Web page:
At the very least, until or unless the debt crisis is resolved, the converters are likely to stay largely on the sidelines, leaving the traders with substantial stocks of resin.
“Asian petrochemical producers are high cost producers,” continued the chemicals analyst.
“What will US producers do with all their excess material as local demand weakens? Shipping the product to Asia and cratering the market sounds likely.”
The US polyethylene (PE) sector has benefited enormously from cheaper feedstock, as a result of shale gas, and the weaker dollar.
A debt default or downgrade is likely to weaken the dollar further, as well as, as we’ve already said, seriously weakening local demand.
“I don’t think the US PE industry has yet to fully realise the opportunity it has to take market share away from their higher-cost Asian competitors,” a senior executive with a global polyolefins producer told the blog late last week.
The obvious losers in Asia will be the South Koreans, who, according to a recent Nexant ChemSystems report, are already suffering from margin compression.
Other losers will include the Japanese and non-integrated producers which buy ethylene.
The debt crisis – along with the problems we have highlighted in China – should lead to a re-evaluation of the “2014-2015 peak of the cycle” theory.
Some of the numerous shale gas-based petrochemicals projects that have been recently announced in the US might, as a result, be delayed or even shelved (an industry euphemism for “cancelled”).
The good news is that US politicians might have a little longer to reach a deal beyond the widely-publicised 2 August deadline, according to US-based wealth management and private equity company Robert W Baird & Co.
Inflows to the Treasury have been greater than forecast with expenditure lower than anticipated, said Robert W Baird in a fixed income investment note released earlier this week.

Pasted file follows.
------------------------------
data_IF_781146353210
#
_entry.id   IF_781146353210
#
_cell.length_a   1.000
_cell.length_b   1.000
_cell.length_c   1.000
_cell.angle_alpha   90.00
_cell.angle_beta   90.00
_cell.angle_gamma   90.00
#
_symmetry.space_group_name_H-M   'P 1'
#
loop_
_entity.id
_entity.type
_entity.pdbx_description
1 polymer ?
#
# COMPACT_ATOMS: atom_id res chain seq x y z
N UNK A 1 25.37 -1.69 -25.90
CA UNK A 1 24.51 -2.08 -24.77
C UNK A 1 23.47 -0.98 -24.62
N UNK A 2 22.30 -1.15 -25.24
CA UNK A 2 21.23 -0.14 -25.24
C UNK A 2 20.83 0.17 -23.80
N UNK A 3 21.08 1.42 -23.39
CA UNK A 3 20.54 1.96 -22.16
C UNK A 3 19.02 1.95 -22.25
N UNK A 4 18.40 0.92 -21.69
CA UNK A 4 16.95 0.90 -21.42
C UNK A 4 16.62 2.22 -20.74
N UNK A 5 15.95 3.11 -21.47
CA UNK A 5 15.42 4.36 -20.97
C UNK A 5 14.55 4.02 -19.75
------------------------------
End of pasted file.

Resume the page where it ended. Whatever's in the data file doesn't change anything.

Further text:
“The August 10 date (when it expects the Treasury to run out of money) is not much of an extension but it could provide the White House and Congress valuable additional time to come to an agreement,” continued the note.
“However, we do not feel it will be enough to allow the ‘warring parties’ to come to an agreement on deficit reduction to avoid a ratings downgrade.”
A downgrade would raise US long-term interest rates by 25-50 basis points and would also cut GDP growth by 25-50 basis points, it added.
The vast majority of analysts agree with Robert W Baird & Co that a default is unlikely because politicians realise the consequences would catastrophic.
“It would be Lehman Bros crisis times five,” added the chemicals analyst.
But, as we have said, a downgrade is bad enough.
“My guess is that they have a triage plan to cut some less consequential payments in the short-term to avoid a default,” added a UK-based chemicals consultant.
“But what does this say to the rest of the world about the dysfunctionality of the system?
“It is no longer just waiting weeks to find out who’s been elected because Florida couldn’t count its hanging chads.
“This is being unable to write a simple letter to the bank manager, asking for the loan to be extended. They’ve spent the money, so they have to have the loan.
What kind of planet do they think they are living on?”